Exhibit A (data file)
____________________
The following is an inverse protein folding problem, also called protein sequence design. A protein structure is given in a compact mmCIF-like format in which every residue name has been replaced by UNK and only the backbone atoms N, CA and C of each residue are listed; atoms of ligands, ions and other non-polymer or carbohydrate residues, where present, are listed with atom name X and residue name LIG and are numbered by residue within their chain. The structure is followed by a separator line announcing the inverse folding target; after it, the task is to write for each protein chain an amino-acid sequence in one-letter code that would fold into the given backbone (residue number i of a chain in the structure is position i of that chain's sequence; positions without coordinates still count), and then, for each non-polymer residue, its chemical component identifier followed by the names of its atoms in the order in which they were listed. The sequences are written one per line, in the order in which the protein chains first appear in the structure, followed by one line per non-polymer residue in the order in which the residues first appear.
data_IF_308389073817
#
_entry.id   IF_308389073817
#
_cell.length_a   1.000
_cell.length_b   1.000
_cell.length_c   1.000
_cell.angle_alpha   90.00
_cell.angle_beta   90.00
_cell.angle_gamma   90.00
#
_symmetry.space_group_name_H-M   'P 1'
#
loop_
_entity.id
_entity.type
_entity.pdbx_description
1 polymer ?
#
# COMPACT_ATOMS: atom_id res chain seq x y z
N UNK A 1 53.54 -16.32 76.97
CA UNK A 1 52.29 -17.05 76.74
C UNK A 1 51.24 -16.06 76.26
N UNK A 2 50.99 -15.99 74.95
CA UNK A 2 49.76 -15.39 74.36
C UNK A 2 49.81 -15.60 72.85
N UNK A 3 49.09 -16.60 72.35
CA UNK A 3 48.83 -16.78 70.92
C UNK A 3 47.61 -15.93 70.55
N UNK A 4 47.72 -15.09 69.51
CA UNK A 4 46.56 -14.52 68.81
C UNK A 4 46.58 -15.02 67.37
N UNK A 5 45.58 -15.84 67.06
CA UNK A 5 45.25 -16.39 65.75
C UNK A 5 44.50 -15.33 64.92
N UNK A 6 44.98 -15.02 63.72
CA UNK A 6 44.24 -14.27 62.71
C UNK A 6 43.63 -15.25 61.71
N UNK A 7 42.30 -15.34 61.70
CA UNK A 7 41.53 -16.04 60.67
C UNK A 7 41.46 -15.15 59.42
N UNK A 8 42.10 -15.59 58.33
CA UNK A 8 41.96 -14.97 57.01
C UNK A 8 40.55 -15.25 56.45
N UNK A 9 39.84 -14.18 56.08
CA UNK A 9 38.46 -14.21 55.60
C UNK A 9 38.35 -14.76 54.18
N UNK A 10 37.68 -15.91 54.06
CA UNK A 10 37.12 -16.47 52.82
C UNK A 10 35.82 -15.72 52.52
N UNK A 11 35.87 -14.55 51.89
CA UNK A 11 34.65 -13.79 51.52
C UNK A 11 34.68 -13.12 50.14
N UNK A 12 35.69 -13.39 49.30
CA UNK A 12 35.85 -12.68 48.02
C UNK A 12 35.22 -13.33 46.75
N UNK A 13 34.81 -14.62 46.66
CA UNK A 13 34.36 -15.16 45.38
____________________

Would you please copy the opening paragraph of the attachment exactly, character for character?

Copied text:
The following is an inverse protein folding problem, also called protein sequence design. A protein structure is given in a compact mmCIF-like format in which every residue name has been replaced by UNK and only the backbone atoms N, CA and C of each residue are listed; atoms of ligands, ions and other non-polymer or carbohydrate residues, where present, are listed with atom name X and residue name LIG and are numbered by residue within their chain. The structure is followed by a separator line announcing the inverse folding target; after it, the task is to write for each protein chain an amino-acid sequence in one-letter code that would fold into the given backbone (residue number i of a chain in the structure is position i of that chain's sequence; positions without coordinates still count), and then, for each non-polymer residue, its chemical component identifier followed by the names of its atoms in the order in which they were listed. The sequences are written one per line, in the order in which the protein chains first appear in the structure, followed by one line per non-polymer residue in the order in which the residues first appear.